Morning top 5: Scaramucci we hardly knew ye; Jason Corbett trial; and Irish/UK drivers face mutual disqualification

The top stories this Tuesday morning

US President Donald Trump has tweeted that it has been a "great day at the White House" after sacking his communications boss.

Anthony Scaramucci has been forced out after just a week and a half in the job after insulting his colleagues in a phone call with a journalist.

He was dismissed as new chief of staff general John Kelly took up office.


Jurors in the US have been shown the baseball bat and blood-stained brick used to inflict fatal head injuries on Limerick man Jason Corbett.

His wife Molly Martens and her father Thomas Martens deny the charge of second degree murder.

The trial began last Tuesday and is expected to last between four and six weeks.


The trial of Ibrahim Halawa is expected to finally hear the case for the Dubliner's defence today in Egypt.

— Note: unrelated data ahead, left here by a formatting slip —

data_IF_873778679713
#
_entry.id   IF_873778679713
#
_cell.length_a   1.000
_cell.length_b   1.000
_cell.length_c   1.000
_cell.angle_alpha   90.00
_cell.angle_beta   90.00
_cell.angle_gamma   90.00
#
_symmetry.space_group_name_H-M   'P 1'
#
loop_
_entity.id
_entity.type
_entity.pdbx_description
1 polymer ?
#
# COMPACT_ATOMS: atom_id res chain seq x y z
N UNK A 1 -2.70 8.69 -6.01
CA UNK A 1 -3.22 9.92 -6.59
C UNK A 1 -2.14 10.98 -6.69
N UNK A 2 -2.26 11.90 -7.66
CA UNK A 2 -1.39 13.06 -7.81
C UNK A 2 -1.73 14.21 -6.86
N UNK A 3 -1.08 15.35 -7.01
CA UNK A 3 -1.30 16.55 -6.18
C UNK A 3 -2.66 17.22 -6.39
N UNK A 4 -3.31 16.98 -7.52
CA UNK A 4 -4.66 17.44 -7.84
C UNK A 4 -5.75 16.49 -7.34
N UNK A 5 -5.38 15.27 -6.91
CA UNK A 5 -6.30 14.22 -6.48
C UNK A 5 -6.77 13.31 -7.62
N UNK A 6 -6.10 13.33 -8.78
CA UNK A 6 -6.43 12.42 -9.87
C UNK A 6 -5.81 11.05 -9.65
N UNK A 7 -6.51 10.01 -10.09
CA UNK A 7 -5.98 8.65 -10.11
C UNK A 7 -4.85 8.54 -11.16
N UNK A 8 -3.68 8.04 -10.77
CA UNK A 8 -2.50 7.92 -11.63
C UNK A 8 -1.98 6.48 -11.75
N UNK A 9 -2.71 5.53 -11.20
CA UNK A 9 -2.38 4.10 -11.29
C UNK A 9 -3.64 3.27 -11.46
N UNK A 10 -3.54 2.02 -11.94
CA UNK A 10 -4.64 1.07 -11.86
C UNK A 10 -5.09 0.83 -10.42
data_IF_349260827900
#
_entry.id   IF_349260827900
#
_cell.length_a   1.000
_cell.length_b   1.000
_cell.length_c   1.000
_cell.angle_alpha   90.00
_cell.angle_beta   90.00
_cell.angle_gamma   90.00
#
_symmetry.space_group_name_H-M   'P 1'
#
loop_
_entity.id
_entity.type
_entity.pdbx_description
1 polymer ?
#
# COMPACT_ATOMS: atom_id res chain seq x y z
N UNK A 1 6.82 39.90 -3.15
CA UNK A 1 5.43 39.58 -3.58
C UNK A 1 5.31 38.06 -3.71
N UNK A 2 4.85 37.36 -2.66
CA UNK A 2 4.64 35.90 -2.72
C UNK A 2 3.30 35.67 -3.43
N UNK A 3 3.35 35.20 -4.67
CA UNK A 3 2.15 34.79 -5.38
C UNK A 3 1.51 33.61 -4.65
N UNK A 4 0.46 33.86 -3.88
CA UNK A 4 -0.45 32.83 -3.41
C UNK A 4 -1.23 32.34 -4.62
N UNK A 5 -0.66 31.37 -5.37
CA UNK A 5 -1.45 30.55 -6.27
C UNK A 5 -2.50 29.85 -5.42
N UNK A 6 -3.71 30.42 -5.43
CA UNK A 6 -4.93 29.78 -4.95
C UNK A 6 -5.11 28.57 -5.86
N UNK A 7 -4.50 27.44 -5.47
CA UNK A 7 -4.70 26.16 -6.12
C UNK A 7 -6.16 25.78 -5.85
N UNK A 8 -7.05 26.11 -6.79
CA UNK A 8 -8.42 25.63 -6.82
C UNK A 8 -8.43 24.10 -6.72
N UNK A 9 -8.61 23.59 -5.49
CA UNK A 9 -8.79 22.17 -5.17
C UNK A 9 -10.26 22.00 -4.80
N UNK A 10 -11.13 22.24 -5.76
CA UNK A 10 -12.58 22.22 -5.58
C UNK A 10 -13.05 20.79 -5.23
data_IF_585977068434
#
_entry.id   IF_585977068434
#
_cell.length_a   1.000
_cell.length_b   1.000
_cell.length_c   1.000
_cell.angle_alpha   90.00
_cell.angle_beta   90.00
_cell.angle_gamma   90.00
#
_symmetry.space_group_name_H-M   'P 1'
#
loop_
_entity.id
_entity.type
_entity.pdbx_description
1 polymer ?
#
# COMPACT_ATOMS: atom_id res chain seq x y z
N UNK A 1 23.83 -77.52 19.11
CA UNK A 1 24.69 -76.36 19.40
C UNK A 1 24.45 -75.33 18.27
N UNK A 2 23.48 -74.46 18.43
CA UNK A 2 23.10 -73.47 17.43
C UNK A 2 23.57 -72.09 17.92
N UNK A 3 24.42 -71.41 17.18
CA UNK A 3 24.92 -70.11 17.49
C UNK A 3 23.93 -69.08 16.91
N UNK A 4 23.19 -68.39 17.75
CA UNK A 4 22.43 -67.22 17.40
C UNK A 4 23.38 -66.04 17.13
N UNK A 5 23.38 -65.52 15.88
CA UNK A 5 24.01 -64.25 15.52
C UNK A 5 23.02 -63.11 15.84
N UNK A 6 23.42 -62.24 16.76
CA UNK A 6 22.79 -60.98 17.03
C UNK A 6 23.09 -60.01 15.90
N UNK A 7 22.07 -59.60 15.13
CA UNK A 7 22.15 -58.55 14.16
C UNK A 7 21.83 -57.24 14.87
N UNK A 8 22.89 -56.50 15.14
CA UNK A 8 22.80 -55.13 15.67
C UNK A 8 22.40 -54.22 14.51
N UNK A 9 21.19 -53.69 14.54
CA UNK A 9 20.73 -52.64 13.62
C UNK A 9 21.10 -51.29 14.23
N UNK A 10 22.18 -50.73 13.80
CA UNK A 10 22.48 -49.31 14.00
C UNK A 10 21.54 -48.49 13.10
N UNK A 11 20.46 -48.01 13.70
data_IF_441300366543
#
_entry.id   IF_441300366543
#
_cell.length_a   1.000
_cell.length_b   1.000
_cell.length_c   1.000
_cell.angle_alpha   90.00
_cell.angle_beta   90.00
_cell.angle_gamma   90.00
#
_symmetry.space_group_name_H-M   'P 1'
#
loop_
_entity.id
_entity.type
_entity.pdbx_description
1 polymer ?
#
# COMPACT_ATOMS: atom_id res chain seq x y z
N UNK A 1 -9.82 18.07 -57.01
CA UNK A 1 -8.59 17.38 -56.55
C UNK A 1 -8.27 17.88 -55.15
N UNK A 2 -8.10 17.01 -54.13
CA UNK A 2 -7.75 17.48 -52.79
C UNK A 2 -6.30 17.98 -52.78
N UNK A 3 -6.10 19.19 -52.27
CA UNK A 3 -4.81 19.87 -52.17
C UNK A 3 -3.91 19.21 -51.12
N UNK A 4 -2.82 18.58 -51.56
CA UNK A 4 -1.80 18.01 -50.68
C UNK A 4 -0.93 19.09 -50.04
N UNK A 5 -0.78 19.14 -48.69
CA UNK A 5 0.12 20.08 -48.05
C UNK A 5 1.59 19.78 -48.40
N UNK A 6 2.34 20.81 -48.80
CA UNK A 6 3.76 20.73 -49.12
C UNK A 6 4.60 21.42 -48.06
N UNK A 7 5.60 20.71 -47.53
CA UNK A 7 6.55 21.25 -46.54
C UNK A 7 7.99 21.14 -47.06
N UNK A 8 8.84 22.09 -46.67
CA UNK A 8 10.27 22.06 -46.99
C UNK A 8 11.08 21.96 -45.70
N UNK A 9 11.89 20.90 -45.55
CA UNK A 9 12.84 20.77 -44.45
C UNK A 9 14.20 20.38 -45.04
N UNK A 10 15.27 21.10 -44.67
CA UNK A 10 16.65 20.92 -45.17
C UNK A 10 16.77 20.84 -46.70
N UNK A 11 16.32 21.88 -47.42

The 21-year-old has appeared in court on nearly 30 occasions during his mass trial with over 400 others.

Ibrahim has spent nearly four years behind bars in Cairo following his arrest at a protest in 2013.


Irish license holders who are disqualified for driving offences in the UK will automatically have their ban applied here as well.

The Transport Minister Shane Ross has signed an order, which comes into effect from today, allowing mutual recognition of disqualifications in both jurisdictions.

Those affected will include drivers disqualified for dangerous driving, hit and runs, and drink-driving.


The public is being asked their opinion on whether rickshaws on our streets need to be regulated.

The National Transport Authority (NTA) has today launched an online survey on the issue.

Currently rickshaws operators do not have to be registered or have insurance.